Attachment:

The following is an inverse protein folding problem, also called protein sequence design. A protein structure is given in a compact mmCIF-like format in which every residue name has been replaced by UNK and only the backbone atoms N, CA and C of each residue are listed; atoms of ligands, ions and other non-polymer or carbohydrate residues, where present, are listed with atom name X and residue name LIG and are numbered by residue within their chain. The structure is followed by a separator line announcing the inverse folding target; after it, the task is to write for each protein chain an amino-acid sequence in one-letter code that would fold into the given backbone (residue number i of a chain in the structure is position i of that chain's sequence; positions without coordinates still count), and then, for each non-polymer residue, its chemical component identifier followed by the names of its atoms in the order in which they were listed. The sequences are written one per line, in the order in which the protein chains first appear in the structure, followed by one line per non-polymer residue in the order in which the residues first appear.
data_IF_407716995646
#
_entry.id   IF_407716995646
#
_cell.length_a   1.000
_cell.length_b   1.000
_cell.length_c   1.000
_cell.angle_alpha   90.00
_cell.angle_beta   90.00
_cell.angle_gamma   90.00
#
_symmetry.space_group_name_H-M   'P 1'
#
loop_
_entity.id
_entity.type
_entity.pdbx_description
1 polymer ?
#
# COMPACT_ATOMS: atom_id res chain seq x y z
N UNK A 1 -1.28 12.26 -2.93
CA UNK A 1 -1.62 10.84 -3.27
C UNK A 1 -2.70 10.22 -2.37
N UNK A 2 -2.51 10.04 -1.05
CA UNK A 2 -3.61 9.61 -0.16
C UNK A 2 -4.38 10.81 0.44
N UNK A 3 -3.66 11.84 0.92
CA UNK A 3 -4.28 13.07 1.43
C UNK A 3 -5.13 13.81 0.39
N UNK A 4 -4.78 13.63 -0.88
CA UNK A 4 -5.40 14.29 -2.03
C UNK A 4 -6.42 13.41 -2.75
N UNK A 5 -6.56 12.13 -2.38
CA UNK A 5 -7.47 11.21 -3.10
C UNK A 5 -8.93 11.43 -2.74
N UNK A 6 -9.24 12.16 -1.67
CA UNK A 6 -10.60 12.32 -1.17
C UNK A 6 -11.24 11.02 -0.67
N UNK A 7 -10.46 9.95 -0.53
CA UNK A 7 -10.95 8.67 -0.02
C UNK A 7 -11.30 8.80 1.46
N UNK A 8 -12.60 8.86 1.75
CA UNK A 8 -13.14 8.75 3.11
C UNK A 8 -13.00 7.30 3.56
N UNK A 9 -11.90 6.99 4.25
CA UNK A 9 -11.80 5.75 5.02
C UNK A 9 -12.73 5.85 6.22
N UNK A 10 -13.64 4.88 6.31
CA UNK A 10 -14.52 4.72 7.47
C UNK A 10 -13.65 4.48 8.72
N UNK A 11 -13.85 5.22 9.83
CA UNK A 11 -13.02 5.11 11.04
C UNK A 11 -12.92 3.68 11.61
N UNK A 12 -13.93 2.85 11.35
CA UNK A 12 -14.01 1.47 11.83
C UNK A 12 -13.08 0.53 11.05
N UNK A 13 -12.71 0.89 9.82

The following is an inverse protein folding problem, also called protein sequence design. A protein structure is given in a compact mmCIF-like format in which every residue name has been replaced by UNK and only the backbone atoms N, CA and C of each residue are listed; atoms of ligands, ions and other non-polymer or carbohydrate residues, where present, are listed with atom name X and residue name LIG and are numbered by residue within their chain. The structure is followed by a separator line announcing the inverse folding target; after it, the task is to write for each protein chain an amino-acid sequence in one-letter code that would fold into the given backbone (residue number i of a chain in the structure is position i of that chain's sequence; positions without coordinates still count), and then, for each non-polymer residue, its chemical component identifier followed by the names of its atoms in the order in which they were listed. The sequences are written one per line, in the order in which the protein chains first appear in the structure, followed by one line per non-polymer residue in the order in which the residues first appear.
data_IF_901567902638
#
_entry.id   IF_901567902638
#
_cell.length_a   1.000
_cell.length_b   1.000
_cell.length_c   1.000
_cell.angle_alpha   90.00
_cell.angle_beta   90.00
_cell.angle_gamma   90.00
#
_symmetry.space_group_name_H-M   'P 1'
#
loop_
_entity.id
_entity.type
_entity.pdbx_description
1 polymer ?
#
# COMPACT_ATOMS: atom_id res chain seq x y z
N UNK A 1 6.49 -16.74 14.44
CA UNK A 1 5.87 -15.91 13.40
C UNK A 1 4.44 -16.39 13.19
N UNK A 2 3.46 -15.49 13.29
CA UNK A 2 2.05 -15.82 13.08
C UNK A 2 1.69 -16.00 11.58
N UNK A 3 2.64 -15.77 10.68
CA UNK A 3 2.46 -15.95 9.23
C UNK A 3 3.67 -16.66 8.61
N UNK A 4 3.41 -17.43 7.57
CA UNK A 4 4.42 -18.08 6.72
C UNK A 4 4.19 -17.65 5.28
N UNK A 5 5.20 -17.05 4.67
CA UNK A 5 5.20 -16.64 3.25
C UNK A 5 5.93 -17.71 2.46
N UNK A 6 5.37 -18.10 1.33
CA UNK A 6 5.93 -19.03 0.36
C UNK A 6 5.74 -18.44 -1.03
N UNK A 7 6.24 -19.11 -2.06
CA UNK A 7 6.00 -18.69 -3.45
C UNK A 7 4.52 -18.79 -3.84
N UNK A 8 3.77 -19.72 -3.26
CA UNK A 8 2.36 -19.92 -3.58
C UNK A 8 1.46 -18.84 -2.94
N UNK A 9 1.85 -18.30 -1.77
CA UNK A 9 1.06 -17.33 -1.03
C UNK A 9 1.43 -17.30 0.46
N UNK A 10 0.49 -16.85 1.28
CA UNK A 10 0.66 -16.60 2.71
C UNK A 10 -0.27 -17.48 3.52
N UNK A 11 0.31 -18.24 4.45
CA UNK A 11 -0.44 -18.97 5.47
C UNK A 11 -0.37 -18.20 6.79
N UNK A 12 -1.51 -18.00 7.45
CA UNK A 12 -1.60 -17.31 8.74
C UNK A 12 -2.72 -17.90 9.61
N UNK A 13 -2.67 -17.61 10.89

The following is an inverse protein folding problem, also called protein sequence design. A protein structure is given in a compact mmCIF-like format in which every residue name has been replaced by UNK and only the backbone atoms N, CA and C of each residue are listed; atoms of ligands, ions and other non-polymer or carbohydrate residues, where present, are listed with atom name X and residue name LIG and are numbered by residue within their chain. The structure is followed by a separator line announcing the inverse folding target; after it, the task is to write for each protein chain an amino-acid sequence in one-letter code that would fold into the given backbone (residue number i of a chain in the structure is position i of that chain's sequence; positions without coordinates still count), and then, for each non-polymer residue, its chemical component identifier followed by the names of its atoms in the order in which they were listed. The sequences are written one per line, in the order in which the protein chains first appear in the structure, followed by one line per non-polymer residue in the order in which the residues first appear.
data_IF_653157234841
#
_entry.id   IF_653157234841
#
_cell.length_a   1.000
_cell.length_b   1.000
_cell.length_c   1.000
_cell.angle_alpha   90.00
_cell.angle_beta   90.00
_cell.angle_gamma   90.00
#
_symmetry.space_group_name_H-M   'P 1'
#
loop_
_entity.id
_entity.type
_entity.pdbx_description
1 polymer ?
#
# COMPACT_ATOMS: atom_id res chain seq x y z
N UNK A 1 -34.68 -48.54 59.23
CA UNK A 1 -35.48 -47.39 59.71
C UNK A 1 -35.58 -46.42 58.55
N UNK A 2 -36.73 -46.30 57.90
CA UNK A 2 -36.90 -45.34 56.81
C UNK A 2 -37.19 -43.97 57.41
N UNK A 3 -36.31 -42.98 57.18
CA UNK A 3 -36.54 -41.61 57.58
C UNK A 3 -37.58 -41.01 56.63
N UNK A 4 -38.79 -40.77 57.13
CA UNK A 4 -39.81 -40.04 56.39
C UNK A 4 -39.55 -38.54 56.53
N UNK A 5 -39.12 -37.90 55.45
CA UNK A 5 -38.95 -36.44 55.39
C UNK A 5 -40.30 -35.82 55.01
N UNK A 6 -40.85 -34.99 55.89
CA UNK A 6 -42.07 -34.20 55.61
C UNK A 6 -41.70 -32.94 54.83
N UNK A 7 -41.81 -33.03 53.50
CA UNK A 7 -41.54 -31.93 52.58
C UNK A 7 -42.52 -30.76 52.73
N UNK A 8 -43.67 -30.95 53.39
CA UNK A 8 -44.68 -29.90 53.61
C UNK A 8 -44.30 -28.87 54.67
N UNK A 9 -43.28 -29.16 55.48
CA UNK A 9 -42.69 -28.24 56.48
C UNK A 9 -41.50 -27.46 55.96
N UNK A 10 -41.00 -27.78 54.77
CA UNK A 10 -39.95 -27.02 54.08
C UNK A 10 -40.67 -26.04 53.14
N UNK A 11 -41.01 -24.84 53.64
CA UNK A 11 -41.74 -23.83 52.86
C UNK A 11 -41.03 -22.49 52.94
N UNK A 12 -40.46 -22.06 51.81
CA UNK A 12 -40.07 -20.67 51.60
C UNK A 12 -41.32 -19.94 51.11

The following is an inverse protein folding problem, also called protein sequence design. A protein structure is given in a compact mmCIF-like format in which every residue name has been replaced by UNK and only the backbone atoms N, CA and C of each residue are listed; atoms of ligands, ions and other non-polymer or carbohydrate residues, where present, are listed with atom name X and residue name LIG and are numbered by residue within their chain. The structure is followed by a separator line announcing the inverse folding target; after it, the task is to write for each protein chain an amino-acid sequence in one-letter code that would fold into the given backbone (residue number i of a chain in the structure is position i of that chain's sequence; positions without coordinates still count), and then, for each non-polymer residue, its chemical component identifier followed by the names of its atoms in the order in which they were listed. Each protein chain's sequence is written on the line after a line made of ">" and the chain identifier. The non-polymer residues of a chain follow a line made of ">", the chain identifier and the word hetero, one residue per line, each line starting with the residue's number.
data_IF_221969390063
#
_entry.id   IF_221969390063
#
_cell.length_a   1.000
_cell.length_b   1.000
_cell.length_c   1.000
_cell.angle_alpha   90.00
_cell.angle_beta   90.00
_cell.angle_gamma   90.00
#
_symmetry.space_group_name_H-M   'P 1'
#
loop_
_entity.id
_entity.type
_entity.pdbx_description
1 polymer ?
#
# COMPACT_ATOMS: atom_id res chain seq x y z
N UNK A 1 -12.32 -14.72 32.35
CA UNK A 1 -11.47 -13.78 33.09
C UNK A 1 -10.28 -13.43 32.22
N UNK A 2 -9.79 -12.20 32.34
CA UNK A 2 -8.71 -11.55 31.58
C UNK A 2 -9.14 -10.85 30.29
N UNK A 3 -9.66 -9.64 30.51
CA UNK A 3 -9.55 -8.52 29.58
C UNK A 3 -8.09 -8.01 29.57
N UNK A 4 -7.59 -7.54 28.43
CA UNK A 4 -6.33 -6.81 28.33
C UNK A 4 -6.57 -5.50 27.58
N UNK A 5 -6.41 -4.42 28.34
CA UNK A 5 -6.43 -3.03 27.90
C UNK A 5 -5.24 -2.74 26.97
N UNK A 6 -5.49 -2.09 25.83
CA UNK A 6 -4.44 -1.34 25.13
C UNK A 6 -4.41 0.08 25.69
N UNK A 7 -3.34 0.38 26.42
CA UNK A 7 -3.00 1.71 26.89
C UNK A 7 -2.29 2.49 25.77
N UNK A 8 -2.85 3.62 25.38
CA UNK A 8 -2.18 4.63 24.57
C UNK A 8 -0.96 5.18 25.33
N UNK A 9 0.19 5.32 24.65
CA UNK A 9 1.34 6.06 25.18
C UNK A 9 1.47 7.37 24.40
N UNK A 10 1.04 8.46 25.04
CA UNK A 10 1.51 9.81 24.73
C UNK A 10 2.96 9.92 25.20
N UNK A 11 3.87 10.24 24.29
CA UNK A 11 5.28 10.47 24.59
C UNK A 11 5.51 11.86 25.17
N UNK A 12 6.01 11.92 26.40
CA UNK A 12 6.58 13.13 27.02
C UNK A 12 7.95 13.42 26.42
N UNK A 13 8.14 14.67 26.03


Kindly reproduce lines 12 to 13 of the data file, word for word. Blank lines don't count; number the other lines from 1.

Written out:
#
_symmetry.space_group_name_H-M   'P 1'